Why not make insurance for long-term care services and supports part of health care coverage?

It is a radical idea that turns the current model—which often treats long-term care insurance as an element of retirement planning—entirely on its head. 

The concept isn’t new. John Rother, who ran public policy for AARP for many years, talked about integrating long-term services and chronic care long ago. And real people with chronic disease see no difference between medical and personal care. But nobody could ever figure out how to make the insurance work.

Here’s the problem: As long as most medical insurance was based on a fee-for-service model, there was little incentive for carriers to provide benefits for personal care. Why would they add a costly extra benefit if it didn’t improve the bottom line?

But the rise of Medicare Advantage managed care plans, Medicaid managed care, and the growth of integrated health systems such as Kaiser Permanente may be changing that. In fact, a few states are effectively trying this experiment by expanding Medicaid managed care to seniors. The PACE progam is built on the same idea.

In all these managed care models, which are explicitly encouraged by the 2010 health reform law, insurers are at financial risk if their cost of care is too high. And they have the opportunity to make more money if they can provide quality care at lower cost.

A key goal is to keep people with chronic disease out of the hospital. And one cost-effective way to do that is to get elderly patients with chronic disease good quality personal assistance.

Here’s a simple example:  Medicare spends nearly 40 percent of its budget on patients with congestive heart failure (many of whom suffer from other diseases as well). And the average cost of hospitalizing a patient with severe heart failure is about $24,000-a-year.

We can keep heart failure patients stable and out of the hospital by making sure they watch their diet and properly take their medications, and by weighing them regularly (weight gain is a key indicator that CHF is out of control).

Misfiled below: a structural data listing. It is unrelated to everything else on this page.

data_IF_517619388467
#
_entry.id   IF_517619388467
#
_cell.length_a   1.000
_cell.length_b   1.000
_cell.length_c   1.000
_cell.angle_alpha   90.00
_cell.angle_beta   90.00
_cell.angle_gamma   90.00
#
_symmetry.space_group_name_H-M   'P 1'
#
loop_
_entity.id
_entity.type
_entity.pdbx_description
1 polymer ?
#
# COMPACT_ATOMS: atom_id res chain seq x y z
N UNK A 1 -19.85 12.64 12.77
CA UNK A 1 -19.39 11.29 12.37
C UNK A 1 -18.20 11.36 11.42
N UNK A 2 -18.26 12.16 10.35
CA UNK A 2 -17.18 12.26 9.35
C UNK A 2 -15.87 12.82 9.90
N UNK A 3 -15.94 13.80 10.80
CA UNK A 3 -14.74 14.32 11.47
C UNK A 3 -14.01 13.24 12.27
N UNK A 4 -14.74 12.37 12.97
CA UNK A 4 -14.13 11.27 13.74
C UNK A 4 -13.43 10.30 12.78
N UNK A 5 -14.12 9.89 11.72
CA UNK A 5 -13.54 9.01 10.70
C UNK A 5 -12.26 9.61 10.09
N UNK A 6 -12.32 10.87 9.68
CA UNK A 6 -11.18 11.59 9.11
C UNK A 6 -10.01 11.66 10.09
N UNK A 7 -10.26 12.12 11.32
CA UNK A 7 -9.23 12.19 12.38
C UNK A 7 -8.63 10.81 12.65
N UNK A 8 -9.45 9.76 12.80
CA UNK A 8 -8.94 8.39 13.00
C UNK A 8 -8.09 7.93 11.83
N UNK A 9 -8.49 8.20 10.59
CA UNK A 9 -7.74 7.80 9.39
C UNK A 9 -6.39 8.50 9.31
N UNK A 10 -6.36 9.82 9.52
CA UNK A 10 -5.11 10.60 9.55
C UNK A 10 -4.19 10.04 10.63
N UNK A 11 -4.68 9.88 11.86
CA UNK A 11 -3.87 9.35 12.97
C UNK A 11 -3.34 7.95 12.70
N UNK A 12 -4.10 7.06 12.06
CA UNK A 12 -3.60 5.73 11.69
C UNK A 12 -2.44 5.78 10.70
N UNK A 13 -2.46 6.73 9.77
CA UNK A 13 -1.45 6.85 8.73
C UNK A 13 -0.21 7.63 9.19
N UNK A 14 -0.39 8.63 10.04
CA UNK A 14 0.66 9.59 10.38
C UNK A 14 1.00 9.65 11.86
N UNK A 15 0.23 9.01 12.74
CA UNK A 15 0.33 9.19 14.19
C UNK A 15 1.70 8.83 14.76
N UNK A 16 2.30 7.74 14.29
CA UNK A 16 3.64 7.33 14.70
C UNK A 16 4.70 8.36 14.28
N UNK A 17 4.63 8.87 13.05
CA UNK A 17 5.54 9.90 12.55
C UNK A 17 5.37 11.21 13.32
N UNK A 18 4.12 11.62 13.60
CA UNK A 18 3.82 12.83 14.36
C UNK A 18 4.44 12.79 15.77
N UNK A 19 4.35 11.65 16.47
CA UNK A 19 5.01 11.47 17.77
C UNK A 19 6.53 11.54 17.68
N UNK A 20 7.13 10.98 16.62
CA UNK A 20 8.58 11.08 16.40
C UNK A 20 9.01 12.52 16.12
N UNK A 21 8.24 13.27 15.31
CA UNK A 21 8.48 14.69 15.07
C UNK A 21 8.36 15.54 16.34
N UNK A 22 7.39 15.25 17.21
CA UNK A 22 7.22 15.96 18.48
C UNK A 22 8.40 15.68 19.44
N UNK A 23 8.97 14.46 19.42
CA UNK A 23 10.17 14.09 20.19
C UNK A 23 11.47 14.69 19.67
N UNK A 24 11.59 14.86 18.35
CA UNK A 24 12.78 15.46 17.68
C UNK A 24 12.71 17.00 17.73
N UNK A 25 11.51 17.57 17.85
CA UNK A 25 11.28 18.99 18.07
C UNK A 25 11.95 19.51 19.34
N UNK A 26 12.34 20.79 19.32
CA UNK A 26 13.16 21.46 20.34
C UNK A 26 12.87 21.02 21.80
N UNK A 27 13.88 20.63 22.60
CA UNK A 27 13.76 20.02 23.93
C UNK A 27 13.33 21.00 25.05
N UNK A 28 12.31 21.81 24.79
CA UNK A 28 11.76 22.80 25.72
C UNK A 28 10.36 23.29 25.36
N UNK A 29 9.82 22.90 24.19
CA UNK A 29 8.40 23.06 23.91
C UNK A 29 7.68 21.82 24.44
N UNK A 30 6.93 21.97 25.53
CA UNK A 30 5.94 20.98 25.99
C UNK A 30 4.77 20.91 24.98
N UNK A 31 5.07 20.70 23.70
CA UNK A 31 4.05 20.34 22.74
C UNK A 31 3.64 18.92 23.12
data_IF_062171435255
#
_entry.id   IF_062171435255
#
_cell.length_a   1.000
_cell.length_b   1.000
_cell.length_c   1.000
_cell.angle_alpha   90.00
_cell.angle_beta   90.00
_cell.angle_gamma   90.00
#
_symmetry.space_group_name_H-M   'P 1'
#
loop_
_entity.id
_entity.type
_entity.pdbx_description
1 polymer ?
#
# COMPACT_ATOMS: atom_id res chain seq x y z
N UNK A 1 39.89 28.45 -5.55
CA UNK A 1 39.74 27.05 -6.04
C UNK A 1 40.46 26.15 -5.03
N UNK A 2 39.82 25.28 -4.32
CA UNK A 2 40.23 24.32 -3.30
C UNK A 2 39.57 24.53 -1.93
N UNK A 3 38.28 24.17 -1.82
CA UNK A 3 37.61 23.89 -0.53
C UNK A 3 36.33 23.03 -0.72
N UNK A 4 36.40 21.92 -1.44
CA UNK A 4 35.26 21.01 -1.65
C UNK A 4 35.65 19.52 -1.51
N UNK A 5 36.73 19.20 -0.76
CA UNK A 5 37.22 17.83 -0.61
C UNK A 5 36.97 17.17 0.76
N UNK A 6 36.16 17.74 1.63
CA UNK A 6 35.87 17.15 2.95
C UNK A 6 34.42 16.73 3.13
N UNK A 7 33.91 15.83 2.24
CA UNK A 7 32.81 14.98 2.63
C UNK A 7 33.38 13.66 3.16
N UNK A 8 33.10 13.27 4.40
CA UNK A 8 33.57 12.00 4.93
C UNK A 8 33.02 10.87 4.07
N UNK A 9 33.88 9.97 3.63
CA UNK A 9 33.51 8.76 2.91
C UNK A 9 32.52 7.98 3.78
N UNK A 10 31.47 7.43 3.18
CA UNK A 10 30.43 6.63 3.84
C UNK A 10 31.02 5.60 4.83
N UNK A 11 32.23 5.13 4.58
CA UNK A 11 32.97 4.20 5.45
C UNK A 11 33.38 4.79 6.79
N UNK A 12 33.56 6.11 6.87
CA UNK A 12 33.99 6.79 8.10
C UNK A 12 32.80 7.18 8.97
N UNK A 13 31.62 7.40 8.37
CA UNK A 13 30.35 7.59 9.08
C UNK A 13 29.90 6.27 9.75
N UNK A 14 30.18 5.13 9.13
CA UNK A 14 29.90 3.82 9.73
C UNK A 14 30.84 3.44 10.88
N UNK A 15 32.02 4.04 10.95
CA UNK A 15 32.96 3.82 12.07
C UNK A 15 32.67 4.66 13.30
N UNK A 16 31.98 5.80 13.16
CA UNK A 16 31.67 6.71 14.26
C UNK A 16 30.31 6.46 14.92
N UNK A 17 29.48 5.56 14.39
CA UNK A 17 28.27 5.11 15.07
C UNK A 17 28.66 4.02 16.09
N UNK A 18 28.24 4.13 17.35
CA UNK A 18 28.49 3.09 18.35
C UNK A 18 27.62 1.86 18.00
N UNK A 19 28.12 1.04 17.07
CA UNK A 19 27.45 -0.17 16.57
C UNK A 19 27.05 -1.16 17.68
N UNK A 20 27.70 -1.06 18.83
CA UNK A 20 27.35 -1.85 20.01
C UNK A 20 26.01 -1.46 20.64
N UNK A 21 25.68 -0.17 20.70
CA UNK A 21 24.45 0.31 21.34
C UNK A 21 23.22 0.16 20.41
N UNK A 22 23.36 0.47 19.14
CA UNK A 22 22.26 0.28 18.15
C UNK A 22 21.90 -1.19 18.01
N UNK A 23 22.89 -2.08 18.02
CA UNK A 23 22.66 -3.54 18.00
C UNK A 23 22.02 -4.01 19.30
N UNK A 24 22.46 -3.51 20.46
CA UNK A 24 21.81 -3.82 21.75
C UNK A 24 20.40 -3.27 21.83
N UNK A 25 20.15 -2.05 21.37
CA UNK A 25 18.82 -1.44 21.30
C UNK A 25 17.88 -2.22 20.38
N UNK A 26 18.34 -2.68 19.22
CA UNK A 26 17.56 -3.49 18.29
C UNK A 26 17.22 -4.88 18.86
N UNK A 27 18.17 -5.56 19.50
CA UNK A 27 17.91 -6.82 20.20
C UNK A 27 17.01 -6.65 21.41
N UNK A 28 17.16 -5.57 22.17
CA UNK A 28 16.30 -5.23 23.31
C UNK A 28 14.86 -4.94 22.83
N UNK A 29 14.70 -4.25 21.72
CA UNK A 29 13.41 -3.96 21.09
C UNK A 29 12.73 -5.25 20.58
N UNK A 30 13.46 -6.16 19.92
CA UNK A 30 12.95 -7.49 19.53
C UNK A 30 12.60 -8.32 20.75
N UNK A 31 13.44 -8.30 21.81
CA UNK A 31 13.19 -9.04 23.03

Now, imagine a system where, as part of Medicare Advantage insurance, a senior receives basic long-term care benefits that may include an aide who weighs them, cooks healthy meals, and helps administer meds.

Keeping a patient at home is a potential win/win. She is healthier and the insurer saves money.  While such a system might only provide basic coverage for personal care, consumers could supplement coverage much as they buy Medigap health insurance today.

I don’t know what such coverage would cost or what the benefits would be. But, as a reality check, I asked a senior executive at a large health insurer what he thought. His response: “The concept seems to make sense.”  

We have to try something new. Given its increasingly constrained resources and complex rules, traditional Medicaid–which finances more than 40 percent of all paid long-term care–isn’t the answer.

Similarly, private long-term care insurance, sold almost exclusively through life insurance companies, has been a dismal failure. The few who do buy tend to be the wealthy who are looking to preserve assets for their heirs.

But I’m not worried about them. A solution to the problem of financing long-term care should be about middle-class people who need resources to pay for quality assistance in frail old age or in the event they become disabled as younger adults. And for them, personal assistance, whether at home or in a nursing facility, is an integral part of their health care. Why not insure it that way?